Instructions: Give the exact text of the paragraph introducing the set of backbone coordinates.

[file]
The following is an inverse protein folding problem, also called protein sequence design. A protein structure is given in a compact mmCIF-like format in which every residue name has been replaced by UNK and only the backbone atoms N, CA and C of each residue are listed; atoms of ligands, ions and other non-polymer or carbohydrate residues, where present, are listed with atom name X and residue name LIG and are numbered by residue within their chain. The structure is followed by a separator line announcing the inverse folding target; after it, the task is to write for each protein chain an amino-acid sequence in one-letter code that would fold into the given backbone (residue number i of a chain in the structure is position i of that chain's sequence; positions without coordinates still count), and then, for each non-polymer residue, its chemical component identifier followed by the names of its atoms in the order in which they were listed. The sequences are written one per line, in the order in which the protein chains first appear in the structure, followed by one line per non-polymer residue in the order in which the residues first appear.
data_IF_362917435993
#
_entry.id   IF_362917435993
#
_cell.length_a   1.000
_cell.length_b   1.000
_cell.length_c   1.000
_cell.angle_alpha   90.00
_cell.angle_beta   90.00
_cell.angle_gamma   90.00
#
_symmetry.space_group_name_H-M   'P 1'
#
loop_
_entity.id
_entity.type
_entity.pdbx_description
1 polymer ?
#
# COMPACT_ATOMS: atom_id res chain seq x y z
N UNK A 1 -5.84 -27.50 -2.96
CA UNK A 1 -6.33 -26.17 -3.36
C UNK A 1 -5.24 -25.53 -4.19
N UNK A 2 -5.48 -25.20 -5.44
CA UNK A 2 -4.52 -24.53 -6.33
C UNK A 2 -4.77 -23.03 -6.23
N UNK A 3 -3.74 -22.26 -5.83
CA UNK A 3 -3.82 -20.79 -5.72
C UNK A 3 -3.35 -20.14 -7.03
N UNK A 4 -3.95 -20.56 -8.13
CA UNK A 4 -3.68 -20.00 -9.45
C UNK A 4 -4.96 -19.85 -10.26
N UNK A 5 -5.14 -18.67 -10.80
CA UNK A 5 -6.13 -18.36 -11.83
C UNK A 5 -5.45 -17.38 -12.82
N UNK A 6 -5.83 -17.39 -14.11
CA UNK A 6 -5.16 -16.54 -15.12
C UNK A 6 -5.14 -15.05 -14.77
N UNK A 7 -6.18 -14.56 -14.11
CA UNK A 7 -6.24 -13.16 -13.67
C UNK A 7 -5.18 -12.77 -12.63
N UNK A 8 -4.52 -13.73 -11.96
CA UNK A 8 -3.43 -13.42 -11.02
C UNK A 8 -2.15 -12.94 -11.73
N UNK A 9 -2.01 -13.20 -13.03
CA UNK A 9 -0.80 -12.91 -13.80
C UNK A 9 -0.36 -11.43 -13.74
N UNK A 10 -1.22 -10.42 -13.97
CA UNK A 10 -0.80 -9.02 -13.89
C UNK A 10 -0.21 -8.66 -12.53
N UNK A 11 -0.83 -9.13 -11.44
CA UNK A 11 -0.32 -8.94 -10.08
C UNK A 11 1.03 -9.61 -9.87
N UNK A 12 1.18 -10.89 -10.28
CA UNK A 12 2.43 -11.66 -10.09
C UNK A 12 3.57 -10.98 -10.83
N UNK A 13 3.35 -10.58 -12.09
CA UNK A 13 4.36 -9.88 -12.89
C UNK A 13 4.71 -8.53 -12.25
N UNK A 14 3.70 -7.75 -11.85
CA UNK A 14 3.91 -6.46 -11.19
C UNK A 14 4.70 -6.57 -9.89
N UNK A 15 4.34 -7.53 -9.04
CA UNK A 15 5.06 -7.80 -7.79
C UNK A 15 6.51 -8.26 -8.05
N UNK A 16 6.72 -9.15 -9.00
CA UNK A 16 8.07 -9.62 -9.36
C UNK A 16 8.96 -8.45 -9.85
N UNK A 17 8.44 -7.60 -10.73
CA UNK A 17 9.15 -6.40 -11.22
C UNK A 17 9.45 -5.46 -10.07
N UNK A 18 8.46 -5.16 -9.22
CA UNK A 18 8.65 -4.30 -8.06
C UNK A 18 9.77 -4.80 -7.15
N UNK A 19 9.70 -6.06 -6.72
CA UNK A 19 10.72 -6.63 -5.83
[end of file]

The following is an inverse protein folding problem, also called protein sequence design. A protein structure is given in a compact mmCIF-like format in which every residue name has been replaced by UNK and only the backbone atoms N, CA and C of each residue are listed; atoms of ligands, ions and other non-polymer or carbohydrate residues, where present, are listed with atom name X and residue name LIG and are numbered by residue within their chain. The structure is followed by a separator line announcing the inverse folding target; after it, the task is to write for each protein chain an amino-acid sequence in one-letter code that would fold into the given backbone (residue number i of a chain in the structure is position i of that chain's sequence; positions without coordinates still count), and then, for each non-polymer residue, its chemical component identifier followed by the names of its atoms in the order in which they were listed. The sequences are written one per line, in the order in which the protein chains first appear in the structure, followed by one line per non-polymer residue in the order in which the residues first appear.